• by vlm (69642) on Wednesday May 27, 2009 @01:04PM (#28112629)

            Could you point us to something with more in-depth information, by all means.

            Your interpretation was backwards. He's looking for less because it's expensive.

            When purchasing a $200 graphics card in a corporate environment, the technical staff will read 200 page technical documents, search google for hours, write reports, run simulations, justify the upfront cost vs long term labor savings, basically spend at least a grand or two of labor costs to pick the best $200 card.

            However, when purchasing a $30K "buzzword of the month" the decision will be made at a high level by a manager whom is proud of being non-technical based on:
            1) What they saw on CSI and/or 24 last night, or maybe Obama's latest speech.
            2) Whom has the scariest marketing material (buy this expensive magic widget or you be p0wned)
            3) How much he enjoyed the sporting event the sales exec took him to, or how much he enjoyed the sales exec in general.
            4) The cheapest, or the first one he saw in a magazine, or perhaps a brand that will offend one of his enemies (you know, like he hates the guy who happens to love Cisco products, so if the enemy of my enemy is my friend, then ...)

            • by Bigjeff5 (1143585)

              You were modded funny, but you should have been modded insightful. This happens all the time, and constantly, depending on the organization.

              It also seems the bigger the company is, the more vulnerable they are to this kind of thing.

              Though, I do prefer to think it happens because of smooth sales pitches and multi-thousand dollar "business trips" to Tahiti that do the trick. Mostly because I'd like to be there someday, though I probably never will. Heh.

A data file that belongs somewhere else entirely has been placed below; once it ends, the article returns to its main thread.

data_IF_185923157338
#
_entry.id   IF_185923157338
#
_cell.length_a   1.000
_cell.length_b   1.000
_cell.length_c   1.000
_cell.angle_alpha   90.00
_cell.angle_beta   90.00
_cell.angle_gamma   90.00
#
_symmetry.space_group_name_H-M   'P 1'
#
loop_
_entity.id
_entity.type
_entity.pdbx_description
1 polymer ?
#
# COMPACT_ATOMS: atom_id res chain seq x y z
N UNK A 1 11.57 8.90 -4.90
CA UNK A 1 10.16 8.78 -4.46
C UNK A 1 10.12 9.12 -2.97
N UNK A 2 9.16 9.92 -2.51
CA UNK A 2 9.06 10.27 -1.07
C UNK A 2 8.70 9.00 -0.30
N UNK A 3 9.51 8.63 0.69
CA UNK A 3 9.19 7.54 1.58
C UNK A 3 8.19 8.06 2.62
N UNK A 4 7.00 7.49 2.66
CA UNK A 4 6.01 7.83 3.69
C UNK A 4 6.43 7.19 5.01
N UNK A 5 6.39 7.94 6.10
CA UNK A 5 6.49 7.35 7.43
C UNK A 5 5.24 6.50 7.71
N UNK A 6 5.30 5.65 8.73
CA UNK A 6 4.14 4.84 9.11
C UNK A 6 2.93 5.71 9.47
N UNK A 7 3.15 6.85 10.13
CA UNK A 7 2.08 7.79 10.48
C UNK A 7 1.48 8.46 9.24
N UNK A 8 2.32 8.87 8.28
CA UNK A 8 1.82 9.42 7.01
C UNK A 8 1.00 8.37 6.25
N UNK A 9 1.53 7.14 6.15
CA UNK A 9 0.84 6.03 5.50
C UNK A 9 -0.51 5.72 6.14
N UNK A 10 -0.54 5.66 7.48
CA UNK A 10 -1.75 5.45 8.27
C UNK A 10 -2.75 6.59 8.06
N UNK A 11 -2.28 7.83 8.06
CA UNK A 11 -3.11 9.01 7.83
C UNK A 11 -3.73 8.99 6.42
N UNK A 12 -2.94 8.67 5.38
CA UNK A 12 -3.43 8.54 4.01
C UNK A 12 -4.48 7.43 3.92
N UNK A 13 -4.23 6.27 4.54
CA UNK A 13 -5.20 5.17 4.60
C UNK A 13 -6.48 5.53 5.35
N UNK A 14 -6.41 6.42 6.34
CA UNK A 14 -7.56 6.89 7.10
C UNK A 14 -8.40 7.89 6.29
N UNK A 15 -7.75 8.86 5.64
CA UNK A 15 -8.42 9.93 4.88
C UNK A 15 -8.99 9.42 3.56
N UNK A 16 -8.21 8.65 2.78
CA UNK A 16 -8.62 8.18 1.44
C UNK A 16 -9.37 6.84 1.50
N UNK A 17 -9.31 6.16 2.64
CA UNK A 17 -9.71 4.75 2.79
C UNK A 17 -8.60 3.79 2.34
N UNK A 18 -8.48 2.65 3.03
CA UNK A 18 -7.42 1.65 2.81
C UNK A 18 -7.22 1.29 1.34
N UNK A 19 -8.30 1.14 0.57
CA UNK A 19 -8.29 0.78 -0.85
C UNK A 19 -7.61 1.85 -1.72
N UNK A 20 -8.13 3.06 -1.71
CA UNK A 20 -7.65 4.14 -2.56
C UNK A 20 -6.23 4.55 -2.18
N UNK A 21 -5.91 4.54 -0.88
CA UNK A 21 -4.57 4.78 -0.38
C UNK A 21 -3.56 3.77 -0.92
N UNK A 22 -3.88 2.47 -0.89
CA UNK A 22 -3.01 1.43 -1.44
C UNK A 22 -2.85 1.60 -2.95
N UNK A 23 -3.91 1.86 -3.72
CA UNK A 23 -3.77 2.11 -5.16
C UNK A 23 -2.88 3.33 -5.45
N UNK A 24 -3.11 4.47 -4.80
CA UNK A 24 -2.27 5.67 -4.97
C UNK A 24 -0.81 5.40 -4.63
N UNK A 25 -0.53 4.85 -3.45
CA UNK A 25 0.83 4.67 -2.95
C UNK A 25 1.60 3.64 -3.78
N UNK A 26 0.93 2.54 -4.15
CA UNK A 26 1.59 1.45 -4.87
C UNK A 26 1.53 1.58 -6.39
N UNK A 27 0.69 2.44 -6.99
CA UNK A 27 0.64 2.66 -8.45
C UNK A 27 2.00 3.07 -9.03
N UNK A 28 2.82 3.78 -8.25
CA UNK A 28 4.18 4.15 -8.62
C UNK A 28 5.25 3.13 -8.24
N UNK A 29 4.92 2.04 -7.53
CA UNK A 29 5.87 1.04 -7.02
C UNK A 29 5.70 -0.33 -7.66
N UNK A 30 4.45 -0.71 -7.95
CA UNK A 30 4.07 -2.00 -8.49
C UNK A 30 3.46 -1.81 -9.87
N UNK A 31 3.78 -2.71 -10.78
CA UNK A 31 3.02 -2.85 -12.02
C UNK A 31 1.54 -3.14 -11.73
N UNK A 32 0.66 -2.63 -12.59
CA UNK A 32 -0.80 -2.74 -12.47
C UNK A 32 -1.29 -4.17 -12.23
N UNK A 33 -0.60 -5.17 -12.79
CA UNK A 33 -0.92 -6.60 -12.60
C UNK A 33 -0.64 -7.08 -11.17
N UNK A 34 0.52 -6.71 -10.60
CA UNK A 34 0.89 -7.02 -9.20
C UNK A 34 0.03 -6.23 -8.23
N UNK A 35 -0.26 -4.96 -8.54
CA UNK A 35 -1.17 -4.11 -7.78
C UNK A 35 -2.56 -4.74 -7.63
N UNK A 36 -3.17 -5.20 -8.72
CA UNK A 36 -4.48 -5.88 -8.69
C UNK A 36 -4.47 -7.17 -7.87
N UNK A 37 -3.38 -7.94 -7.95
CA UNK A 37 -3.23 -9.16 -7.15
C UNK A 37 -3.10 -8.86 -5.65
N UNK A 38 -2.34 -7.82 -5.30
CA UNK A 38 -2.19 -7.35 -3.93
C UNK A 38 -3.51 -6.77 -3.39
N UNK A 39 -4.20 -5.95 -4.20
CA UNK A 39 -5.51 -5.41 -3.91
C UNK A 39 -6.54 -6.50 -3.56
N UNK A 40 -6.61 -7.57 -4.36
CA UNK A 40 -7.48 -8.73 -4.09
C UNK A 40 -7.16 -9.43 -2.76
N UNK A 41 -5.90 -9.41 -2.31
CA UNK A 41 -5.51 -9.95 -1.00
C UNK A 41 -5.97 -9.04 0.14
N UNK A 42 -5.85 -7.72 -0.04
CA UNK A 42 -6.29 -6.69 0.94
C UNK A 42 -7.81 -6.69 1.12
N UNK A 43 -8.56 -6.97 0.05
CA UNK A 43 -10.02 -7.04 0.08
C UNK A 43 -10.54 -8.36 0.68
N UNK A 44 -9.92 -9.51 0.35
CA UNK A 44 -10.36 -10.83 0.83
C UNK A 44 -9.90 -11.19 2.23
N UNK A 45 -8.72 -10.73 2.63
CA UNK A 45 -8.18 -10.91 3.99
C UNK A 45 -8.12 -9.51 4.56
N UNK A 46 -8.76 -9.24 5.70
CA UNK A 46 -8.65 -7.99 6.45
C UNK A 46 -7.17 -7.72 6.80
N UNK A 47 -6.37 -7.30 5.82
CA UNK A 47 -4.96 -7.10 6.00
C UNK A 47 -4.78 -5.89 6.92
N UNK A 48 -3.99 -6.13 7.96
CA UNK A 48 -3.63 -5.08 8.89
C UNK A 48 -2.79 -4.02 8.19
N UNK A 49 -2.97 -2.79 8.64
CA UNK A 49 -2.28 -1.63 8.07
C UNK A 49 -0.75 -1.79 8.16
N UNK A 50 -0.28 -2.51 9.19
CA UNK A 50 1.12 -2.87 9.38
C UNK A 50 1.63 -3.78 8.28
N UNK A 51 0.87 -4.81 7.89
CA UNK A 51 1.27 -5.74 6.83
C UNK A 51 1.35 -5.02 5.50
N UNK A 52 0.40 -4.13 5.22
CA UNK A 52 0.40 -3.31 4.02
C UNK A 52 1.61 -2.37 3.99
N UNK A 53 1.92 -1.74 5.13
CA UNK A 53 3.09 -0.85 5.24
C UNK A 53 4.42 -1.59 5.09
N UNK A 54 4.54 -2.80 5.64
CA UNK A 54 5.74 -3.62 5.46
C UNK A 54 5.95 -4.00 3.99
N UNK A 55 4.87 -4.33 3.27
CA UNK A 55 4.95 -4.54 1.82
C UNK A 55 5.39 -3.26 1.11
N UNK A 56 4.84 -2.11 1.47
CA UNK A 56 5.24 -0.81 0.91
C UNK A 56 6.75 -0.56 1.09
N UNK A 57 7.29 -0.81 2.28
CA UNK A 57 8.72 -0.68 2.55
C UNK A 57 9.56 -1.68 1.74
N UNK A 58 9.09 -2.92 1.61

• by Vancorps (746090)

          I can vouch that at least Sonicwall will let you evaluate their firewall for free before you choose to purchse. Barracuda Networks also does this and it's an incredibly great policy as you get to play with the device to find out if it's too clunky for your purposes.

          I do find it interesting that Cisco wasn't added to the mix but as another poster probably said, this was based on units available for review and Cisco is usually pretty tight lipped about a lot of their products. In one year of looking for WAN

          • Re: (Score:3, Informative)

            by John Hasler (414242)

            > Of course, these days most people don't perform due diligence...

            They never did, and it made IBM billions.

          • by Atticka (175794)

            You can download the Astaro software free on their website (limited IP's and concurrent connections) and will send a demo/eval unit on request as well.

    • by Zerimar (1124785)
      They don't do well I'm sure. That being said, I'm surprised they don't have samples from Cisco, Checkpoint, or Juniper - the three market leaders. Even if the companies don't provide freebies, they should have bought a few and tested them.
    • by Hyppy (74366)
      Exactly. Cisco's ASA and Checkpoint's UTM products are on the short list for us. Having a solid review of the difference between those two would be far better than picking 4 quasi-no-name brands.
      • "Nobody ever got fired for buying Cisco", right?

      • SonicWall is no where close to "No-name", but otherwise yeah. I'm a bit shocked that Cisco didn't provide a box for them to test. Info World isn't exactly a huge security publication, but it's a half-decent generalist magazine. People looking for UTMs tend to be generalist network/systems types in small to mid-sized companies, not security specialists in large ones.

  • by C_Kode (102755) on Wednesday May 27, 2009 @11:51AM (#28111513) Journal

    I used to be a big SonicWall fan, until I joined a company that required IM messaging and used Vonage. Sonicwall causes a bunch of issues with AIM's protocol. IM will go into a blackhole, a user cannot connect, etc. We were using them at the small remote offices, but we replaced them with Juniper SSGs. The Vonage and AIM issues vanished once we switched over.

    • by iamhigh (1252742)
      Isn't Juniper quite a bit more expensive than Sonicwall? Also the AIM thing doesn't surprise me as that is probably something many companies want to (for some pretty good reasons) block.
      • Re: (Score:3, Informative)

        by C_Kode (102755)

        An Sonicwall TZ190 starts around $500 and an SSG5 can be had for about $500. They are comparable products. This is the base router without the annual subscription for filtering and virus type scanning extras that they both support, but are unnesessary for use.